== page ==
2. Rapid composition. Cloud Components are flourishing! Most of the basic building blocks that applications need are now provided “as a Service” by vendors who maintain and enhance them. This is a much more erosion-resistant way to assemble applications when compared to the typical abandon-ware which is prevalent with many Java components. Many of the emerging Cloud Components also provide client libraries for multiple platforms and RESTful APIs to support easy composition in Polyglot systems.
  3. Reduced management surface. With Cloud Components you can reduce the number of pieces you must manage down to only the stuff that is unique to your app. Each Cloud Component you add doesn’t enlarge the management surface like it does in typical component models where you own the implementation of the component.
  4. Simple Deployment. One of the biggest benefits of using the Cloud is the ease of deployment. Partitioning the functional pieces of an application makes it thinner and easier to deploy. With Cloud Components you can also setup development and staging instances that make it easy to simulate the production environment. Then moving from one environment to another is simply a matter of configuration.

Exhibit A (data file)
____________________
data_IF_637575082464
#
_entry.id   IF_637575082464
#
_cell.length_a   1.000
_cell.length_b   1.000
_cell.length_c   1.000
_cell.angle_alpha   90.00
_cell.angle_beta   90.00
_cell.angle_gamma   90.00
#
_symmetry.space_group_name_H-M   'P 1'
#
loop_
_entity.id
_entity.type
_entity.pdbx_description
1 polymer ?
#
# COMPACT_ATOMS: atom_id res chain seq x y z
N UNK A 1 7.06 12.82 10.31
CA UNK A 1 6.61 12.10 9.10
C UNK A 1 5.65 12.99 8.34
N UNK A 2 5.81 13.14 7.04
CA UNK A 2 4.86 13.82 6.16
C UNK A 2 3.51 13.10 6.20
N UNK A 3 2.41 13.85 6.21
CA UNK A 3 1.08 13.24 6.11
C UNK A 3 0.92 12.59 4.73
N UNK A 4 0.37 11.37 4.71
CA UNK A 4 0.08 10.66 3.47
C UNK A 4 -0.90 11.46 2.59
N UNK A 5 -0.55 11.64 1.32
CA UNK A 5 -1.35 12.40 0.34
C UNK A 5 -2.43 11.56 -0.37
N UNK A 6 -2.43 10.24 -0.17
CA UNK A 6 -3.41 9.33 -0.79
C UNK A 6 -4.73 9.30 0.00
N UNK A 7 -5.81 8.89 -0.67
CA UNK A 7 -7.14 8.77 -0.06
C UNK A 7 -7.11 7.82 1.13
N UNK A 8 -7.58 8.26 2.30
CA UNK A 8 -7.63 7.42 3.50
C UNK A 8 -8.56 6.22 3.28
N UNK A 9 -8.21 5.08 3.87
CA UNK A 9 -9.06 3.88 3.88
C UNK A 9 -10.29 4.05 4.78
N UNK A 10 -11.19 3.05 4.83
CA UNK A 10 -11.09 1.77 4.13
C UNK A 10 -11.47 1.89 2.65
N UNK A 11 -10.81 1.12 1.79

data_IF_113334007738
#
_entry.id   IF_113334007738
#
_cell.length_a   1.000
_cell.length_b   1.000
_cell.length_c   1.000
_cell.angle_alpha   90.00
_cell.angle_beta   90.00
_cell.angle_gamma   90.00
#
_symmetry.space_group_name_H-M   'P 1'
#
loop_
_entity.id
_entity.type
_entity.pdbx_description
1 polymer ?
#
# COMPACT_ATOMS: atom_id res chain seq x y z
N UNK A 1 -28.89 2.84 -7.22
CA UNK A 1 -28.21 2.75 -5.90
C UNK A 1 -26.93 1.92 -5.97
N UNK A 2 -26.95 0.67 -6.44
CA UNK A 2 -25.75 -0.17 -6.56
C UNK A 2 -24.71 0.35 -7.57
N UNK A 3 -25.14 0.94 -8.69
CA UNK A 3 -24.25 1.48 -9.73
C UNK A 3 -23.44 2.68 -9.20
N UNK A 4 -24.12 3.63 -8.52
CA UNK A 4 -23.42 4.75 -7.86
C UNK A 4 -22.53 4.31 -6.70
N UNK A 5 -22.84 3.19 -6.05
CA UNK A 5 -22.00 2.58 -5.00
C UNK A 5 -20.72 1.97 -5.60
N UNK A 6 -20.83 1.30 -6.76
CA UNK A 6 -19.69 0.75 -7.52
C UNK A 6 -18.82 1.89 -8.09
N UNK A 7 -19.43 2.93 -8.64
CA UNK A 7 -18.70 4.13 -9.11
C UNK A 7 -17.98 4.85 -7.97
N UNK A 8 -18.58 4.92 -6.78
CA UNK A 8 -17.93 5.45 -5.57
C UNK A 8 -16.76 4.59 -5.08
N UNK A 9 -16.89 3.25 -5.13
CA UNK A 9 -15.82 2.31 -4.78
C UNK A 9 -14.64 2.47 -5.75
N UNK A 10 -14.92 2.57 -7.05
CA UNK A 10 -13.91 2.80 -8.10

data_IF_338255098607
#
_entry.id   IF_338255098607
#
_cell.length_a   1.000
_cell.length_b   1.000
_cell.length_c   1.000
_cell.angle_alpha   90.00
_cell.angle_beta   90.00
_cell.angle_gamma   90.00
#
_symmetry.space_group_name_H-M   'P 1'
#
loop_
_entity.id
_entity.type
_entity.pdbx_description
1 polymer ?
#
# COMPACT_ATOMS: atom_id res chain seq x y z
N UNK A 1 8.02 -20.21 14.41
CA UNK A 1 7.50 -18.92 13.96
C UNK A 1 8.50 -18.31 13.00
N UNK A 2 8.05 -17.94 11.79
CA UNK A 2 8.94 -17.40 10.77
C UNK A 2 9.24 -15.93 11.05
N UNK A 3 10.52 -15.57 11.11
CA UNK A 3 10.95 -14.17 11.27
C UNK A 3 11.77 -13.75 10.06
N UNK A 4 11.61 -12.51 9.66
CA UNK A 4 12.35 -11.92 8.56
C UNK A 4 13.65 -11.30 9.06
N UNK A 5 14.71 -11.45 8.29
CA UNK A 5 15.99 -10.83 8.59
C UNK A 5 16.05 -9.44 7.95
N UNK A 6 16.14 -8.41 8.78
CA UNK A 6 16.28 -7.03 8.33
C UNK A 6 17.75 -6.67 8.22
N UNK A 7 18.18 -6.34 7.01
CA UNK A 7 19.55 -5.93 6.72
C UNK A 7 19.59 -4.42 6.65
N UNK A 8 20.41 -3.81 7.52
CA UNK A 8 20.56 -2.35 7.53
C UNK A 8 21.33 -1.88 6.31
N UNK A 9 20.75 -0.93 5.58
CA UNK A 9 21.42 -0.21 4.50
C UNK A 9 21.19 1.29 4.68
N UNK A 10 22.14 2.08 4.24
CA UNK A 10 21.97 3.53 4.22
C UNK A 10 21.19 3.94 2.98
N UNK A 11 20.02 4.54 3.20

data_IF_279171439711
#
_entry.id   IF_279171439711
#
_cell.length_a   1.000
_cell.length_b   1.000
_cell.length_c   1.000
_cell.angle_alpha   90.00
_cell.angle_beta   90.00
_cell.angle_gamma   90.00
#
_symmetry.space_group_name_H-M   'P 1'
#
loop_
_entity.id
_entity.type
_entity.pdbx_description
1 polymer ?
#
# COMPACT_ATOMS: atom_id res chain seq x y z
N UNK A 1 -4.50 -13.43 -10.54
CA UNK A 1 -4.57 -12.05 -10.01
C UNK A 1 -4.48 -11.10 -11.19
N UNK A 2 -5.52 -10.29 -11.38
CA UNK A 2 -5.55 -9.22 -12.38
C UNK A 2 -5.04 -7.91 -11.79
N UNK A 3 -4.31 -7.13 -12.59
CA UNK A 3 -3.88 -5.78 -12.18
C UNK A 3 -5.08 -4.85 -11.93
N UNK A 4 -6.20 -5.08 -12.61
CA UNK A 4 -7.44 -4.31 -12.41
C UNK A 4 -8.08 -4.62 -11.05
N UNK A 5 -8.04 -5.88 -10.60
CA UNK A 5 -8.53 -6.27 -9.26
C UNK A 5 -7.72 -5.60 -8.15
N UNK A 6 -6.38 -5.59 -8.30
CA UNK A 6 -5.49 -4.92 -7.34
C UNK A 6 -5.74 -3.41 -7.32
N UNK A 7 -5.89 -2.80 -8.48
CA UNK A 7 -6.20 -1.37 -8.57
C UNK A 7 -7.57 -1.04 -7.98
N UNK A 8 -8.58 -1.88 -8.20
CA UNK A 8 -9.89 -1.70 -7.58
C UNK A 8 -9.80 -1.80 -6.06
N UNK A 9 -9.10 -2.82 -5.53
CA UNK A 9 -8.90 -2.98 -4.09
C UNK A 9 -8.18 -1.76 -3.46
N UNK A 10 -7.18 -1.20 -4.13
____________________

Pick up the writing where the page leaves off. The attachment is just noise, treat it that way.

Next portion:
5. Better Security. In most application architectures today there is one layer of security. This would be like a bank without a vault. There are a few ways into the bank that are wrapped with security (doors with locks) but as soon as someone has found a way in, they have access to everything. With Cloud Components security can be more easily distributed to provide multiple layers of security.
  6. Manageable costs. With Cloud Components your costs can scale with your usage. This means it’s easy to get started and grow rather than make large up-front investments.

The Cloud Component Architecture may seem similar in ways to the old EJB and POJO Component Architectures because it is similar! The wheel has not been reinvented, just improved. The dream of Lego-style application assembly is now being realized because we’ve come full circle on some old ideas from twenty years ago (CORBA anyone?). This time around those ideas are reality thanks to the evolution of many independent pieces like REST, Polyglot, and the Share-Nothing pattern. Cloud Components are the foundation of a new era of application development. My only question is… How long before we see the UDDI idea again? ;)

References
Published at DZone with permission of its author, James Ward. (source)